Two recent decisions interpreting the Sarbanes-Oxley Act have significantly expanded the protections available for federal whistleblowers and increase the potential liability for public companies and private companies that contract for public companies.
In Lawson v. FMR LLC, 571 S. Ct. __, 188 L. Ed. 2d 158 (Mar. 4, 2014), the U.S. Supreme Court held that SOX protects from retaliation not only the direct employees of public companies, but also employees of private contractors and subcontractors serving public companies. At issue in Lawson was the scope of the protected class in section 1514A of the statute:
No [public] company … or any officer, employee, contractor, subcontractor, or agent of such company, may discharge, demote, suspend, threaten, harass, or in any other manner discriminate against an employee in the terms and conditions of employment because of any lawful act done by the employee … to provide information, cause information to be provided, or otherwise assist in an investigation regarding any conduct which the employee reasonably believes constitutes a violation of section 1341, 1343, 1344, or 1348, any rule or regulation of the Securities and Exchange Commission, or any provision of Federal law relating to fraud against shareholders ….
18 U.S.C. § 1514A(a). The plaintiffs in Lawson were former employees of privately held companies that provide advisory and management services to a mutual fund, a public company. The mutual fund itself has no employees. The defendants argued that the plaintiffs could not bring whistleblower claims under SOX because the statute only protects those directly employed by the public company.
In a 6–3 opinion, Justice Ginsburg, writing for the Court, concluded that section 1514A shields employees of privately held contractors and subcontractors, including investment advisors, law firms, and accounting enterprises, that contract for public companies. The Court reasoned that “nothing in § 1514A’s language confines the class of employees protected to those of a designated employer.” 188 L. Ed. at 175. In addition to its textual interpretation of the statute, the Court recognized that including employees of contractors and subcontractors would comport with Congress’s goal of encouraging outside professionals to report fraud without fear of retribution.
In Stewart v. Doral Financial Corporation, No. 13-1349, 2014 U.S. Dist. LEXIS 22441 (D.P.R. Feb. 21, 2014), the U.S. District Court for the District of Puerto Rico addressed the standard for pleading protected conduct. The plaintiff claimed that he was terminated illegally after expressing concerns to the company’s audit committee that certain financial information would not be reported accurately in quarterly filings. Relying on the Department of Labor’s Administrative Review Board’s (“ARB”) decision in Platone v. FLYi, Inc., 2006 WL 3193772 (Dept’ of Labor Sept. 29, 2006), the company moved to dismiss the plaintiff’s claim for failing to plead that the alleged protected activity “definitively and specifically” implicated the federal laws upon which section 1514A is based. After Platone, however, the ARB abandoned the “definitively and specifically” standard in favor of a more liberal standard: that a plaintiff must only plead she had “a reasonable belief” the alleged protected activity that the reported conduct violated applicable federal law. Sylvester v. Parexel Int’l LLC, ARB Case No. 07-123, 2011 WL 2165854 (Dep’t of Labor May 25, 2011). Even though the First Circuit already had adopted the “definitively and specifically” standard, see Day v. Staples, Inc., 555 F.3d 42, 56 (1st Cir. 2009), the Doral court ruled that the ARB’s more recent “reasonable belief” standard controlled and that plaintiff’s pleading was sufficient, 2014 U.S. Dist. LEXIS 22441, at *19–24.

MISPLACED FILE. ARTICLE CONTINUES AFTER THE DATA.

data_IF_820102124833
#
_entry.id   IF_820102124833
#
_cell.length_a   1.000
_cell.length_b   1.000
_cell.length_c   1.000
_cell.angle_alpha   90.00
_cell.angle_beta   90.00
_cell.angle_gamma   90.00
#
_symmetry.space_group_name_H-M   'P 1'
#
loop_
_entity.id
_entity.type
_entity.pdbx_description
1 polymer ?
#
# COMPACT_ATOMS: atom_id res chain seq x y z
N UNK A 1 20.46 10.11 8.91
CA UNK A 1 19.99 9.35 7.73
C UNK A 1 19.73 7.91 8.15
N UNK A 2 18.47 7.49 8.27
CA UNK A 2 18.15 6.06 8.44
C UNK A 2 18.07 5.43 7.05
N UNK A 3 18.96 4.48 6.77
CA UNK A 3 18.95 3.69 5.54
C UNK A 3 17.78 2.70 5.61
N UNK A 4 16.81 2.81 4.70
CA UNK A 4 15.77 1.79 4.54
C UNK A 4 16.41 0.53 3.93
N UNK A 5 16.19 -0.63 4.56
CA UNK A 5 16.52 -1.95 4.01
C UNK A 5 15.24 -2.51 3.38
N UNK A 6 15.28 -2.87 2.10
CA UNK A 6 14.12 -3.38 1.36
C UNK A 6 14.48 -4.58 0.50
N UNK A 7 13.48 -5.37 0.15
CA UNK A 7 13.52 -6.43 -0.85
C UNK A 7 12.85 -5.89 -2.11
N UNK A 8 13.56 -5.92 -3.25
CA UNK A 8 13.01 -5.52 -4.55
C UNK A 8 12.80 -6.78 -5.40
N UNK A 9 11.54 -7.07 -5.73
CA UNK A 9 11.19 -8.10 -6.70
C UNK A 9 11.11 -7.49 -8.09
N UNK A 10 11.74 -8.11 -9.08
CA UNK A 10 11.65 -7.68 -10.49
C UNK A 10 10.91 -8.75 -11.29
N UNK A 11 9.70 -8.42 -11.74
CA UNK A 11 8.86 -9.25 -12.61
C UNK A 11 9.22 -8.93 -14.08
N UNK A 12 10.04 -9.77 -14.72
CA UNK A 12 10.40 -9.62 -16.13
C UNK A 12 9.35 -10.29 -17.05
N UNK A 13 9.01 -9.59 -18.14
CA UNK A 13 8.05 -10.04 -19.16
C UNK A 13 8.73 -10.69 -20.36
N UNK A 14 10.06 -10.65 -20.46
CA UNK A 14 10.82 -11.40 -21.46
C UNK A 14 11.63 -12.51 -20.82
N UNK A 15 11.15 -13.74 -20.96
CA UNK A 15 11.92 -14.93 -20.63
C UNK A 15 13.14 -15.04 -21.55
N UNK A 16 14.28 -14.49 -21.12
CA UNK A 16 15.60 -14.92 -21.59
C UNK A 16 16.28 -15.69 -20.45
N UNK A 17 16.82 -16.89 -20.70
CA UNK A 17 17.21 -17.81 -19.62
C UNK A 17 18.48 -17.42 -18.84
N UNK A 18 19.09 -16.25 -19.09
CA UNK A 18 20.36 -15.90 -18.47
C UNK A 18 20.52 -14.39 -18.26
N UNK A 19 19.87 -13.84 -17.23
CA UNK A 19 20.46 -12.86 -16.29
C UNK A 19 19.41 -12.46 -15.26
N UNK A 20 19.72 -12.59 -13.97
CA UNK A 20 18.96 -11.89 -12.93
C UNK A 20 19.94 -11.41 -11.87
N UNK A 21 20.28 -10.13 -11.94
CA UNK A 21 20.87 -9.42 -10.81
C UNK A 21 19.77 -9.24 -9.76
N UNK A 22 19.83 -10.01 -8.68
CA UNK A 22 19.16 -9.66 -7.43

Both the Lawson and Doral rulings dramatically broaden the scope of whistleblower liability for public companies and private companies that contract for public companies. In fact, the dissent in Lawson points out that the Court’s interpretation gives section 1514A a “stunning reach” that will allow babysitters and cleaning staff who work for people employed by a public company to file federal cases claiming retaliation. And the Doral decision—which echoes the conclusions of the U.S. Courts of Appeals for the Third and Tenth Circuits—allows those claims to survive the pleading stage by demonstrating only that the employee had a reasonable belief that the perceived illegal conduct implicated the federal laws upon which SOX is based. Lawson and Doral demonstrate that it is vital for public companies and private companies who contract for public companies to have robust reporting policies in place to address employee complaints of misconduct.
Drinker Biddle & Reath LLP filed an amicus curiae brief in the Lawson case on behalf of the National Federation of Independent Business. That brief advocated that the whistleblower protections of section 1514A not extend to employees of private contractors and subcontractors of public companies.